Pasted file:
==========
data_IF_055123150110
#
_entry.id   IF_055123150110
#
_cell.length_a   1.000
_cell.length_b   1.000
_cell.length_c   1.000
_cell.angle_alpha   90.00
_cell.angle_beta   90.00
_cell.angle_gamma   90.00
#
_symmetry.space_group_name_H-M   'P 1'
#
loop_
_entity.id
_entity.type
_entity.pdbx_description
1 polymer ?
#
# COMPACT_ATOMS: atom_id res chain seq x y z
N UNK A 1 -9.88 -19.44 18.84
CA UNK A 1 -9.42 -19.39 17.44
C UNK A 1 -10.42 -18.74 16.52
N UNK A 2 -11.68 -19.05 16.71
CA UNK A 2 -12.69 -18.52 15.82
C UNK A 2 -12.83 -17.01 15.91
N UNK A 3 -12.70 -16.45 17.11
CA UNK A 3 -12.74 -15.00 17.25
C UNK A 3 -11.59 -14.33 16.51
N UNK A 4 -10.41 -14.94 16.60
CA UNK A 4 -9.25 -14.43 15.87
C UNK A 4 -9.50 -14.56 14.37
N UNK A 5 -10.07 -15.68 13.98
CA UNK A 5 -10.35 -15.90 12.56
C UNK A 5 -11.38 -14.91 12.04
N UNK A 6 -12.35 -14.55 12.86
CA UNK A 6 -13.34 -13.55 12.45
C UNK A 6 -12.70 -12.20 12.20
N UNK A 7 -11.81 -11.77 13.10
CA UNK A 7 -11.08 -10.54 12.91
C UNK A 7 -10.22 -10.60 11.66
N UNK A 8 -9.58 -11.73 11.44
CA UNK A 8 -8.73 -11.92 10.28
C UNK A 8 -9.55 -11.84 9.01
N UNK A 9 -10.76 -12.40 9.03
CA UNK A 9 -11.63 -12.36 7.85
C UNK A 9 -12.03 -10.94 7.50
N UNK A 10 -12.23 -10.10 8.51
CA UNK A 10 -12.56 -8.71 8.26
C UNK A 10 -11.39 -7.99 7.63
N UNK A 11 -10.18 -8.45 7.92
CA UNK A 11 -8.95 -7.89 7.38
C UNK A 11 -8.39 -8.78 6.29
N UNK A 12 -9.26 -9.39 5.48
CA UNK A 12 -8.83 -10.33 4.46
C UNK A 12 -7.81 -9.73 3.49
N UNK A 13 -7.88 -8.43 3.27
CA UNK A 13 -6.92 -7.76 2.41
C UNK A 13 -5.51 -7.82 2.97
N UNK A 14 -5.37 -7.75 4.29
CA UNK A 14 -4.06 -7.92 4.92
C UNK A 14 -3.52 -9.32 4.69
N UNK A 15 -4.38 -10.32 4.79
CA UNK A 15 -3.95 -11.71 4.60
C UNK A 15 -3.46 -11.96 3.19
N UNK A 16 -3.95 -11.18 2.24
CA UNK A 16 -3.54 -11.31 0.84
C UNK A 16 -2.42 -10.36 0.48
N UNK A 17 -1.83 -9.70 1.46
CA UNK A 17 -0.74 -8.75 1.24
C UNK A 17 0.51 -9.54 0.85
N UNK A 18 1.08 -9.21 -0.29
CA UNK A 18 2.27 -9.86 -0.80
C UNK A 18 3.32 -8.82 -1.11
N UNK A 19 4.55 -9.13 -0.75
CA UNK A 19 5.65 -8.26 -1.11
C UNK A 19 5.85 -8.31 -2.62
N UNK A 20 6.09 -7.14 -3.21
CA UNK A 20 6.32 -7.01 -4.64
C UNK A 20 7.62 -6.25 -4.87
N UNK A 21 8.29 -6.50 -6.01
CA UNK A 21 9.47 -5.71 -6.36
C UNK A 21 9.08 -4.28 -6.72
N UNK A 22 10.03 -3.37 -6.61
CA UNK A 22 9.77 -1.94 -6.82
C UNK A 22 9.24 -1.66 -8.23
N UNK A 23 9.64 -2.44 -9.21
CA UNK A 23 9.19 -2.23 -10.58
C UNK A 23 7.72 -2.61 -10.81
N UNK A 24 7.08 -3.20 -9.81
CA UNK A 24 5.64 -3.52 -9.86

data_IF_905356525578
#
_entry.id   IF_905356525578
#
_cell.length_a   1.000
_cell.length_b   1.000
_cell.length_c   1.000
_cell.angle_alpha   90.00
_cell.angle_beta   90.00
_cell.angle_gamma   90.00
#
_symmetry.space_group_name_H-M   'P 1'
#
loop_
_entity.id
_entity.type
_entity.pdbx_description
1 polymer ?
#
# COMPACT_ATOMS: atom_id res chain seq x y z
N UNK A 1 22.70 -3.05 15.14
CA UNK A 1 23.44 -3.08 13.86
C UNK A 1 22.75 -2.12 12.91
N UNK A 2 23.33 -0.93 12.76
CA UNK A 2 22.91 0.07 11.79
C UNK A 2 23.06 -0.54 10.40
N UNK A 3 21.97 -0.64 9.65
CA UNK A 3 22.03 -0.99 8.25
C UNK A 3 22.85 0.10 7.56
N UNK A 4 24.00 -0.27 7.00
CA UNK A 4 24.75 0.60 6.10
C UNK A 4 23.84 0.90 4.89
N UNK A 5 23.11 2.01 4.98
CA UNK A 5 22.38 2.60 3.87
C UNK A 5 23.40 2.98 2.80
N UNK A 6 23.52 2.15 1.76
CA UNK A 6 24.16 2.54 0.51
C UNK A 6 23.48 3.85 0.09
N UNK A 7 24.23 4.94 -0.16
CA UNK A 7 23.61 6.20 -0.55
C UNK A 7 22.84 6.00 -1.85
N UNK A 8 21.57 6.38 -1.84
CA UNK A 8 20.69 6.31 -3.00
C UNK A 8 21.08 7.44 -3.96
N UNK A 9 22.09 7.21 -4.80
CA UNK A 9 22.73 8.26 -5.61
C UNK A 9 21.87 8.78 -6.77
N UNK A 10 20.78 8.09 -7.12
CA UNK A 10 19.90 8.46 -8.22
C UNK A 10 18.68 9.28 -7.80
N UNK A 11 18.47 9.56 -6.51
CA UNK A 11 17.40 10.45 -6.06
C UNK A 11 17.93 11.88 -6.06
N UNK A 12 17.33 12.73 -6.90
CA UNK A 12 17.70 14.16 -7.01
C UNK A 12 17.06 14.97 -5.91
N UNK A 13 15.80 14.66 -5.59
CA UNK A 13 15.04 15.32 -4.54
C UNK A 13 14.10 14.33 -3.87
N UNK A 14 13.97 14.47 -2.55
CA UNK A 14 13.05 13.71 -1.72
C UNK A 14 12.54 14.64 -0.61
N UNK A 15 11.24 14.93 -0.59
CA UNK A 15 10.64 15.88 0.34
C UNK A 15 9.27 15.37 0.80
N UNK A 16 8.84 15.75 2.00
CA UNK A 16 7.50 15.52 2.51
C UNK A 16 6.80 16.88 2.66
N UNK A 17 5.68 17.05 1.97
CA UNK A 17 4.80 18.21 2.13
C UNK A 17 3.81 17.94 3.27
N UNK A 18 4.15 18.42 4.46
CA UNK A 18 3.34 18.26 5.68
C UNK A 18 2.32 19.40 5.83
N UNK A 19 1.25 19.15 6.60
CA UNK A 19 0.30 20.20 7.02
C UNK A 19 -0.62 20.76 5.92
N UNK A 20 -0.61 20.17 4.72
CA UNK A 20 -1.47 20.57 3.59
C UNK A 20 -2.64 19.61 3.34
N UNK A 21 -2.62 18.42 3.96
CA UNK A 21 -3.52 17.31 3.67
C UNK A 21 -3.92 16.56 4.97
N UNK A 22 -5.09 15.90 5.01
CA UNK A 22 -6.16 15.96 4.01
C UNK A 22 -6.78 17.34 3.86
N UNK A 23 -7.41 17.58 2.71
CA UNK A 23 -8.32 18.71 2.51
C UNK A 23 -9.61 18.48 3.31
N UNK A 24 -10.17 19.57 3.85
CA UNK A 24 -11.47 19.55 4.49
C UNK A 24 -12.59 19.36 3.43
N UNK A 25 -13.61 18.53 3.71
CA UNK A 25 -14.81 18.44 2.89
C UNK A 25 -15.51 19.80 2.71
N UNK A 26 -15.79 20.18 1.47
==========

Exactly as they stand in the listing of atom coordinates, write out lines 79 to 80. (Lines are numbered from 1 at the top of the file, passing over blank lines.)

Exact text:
CA UNK A 20 6.32 -7.01 -4.64
C UNK A 20 7.62 -6.25 -4.87